I was forwarded a statement from a drug-testing service provider that further underscores the problematic nature of Cannabidiol (CBD)-containing products for CDL drivers, even as these products enter legal status in certain states.
The statement, essentially, noted review officers would not overturn THC-positive drug test results simply because the driver reported using a CBD product labeled as such, and whether or not that product is legal in the state where it was purchased. As the statement underscored, plenty such products have been shown to contain various levels of THC, the problematic variable in the equation when it comes to a positive drug-test result.
Until such a time as such products come under consistent regulation nationally, they’re likely to remain problematic for drivers. Their use will jeopardize careers, despite medical benefits.
Perhaps unnecessarily, at least according to one trucker I talked to at length a couple weeks ago. This veteran hauler, after two decades and more as a household-goods mover through the 1980s and ’90s, experienced the debilitating, chronic pain of a degenerative form of arthritis, among other issues. It all drove him off the road for nearly a decade. His return to trucking, about a decade ago, was enabled by legal pain management through prescribed high-octane painkillers that have been kosher under DOT regs with physician sign-off, he says.
Doctors “did everything they could do to get me on that stuff,” he says, but “nothing to help me get off of it” after long use. He had to seek his own treatment for the addiction and severe withdrawal symptoms, and also found an effective method of pain management in the process.
This particular driver, based in the Southeast and who wished to remain anonymous, found his solution out west in a state where CBD and other cannabis-derived products are legal for medicinal purposes. He’s utilizing an oral CBD product with a small amount of THC in it that has been effective for more than a year since the self-described “refugee from the opioid crisis” ditched the pain pills.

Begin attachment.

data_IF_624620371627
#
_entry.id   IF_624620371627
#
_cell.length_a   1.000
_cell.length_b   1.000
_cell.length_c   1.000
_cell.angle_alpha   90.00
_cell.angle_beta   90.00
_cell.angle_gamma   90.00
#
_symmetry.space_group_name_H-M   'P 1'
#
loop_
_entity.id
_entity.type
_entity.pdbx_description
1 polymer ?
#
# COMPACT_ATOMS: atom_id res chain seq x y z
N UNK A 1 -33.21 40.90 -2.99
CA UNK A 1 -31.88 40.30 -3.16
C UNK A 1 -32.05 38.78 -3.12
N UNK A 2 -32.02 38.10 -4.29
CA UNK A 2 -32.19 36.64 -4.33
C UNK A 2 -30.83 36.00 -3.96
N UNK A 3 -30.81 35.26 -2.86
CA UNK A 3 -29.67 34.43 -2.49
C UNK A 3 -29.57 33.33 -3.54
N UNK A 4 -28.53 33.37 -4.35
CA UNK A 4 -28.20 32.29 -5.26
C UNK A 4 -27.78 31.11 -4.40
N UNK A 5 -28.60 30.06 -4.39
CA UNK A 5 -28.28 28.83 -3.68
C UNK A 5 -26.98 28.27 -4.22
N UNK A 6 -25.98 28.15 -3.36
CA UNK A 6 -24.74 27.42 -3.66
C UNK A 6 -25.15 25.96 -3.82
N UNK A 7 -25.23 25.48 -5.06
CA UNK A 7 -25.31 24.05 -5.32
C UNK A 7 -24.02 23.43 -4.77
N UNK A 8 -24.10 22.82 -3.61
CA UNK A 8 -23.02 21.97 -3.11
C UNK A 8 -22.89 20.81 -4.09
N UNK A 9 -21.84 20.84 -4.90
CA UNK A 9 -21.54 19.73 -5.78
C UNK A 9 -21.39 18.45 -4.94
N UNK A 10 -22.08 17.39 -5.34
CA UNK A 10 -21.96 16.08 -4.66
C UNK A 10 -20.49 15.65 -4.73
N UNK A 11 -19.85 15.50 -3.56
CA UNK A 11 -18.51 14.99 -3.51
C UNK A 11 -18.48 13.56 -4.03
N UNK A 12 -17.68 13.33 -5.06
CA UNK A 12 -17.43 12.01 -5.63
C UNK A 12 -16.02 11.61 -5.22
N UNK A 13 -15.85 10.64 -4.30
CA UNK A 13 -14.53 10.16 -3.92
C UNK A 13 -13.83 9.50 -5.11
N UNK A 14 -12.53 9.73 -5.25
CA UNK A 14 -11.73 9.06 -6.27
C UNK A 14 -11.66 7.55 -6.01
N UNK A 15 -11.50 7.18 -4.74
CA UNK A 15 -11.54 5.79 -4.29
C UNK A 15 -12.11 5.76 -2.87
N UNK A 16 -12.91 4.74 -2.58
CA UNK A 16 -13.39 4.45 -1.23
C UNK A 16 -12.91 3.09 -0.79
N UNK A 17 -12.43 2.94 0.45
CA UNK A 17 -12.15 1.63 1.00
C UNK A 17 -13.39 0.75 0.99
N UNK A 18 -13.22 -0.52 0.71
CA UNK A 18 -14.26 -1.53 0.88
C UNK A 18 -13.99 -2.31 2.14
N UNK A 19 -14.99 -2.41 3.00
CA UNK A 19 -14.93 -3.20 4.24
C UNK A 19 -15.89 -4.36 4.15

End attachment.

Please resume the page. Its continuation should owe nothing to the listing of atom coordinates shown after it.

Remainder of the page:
“The pain I have now is moderate,” he says, but it’s manageable. “The CBD is working.”
Given he well knows there’s a small amount of THC, too, in what he’s using, which produces no discernible psychoactive effect, he says, he’s also “playing fast and loose” when it comes to the federal prohibitions against truck drivers’ use of the drug. “If I get caught,” he says, “I’d think about taking it to court as a test case — it’s not right that a driver can drive down the road taking narcotics but not with a little THC in his blood to get him off the stuff.”
A related case has been filed against a CBD gummy manufacturer by a CDL driver after a THC-positive result, as we reported last month.
The trucker using CBD for pain management here believes it’s time for such products to be managed legally with attending physicians, not effectively criminalized carte-blanche through CDL drug-testing regimes. “I’m using something that helped me get the monkey off my back,” he says. The current system essentially asks him to “put the monkey back on my back. No thank you. I’ll just have to play hide and seek with the drug screens.”
What’s your view?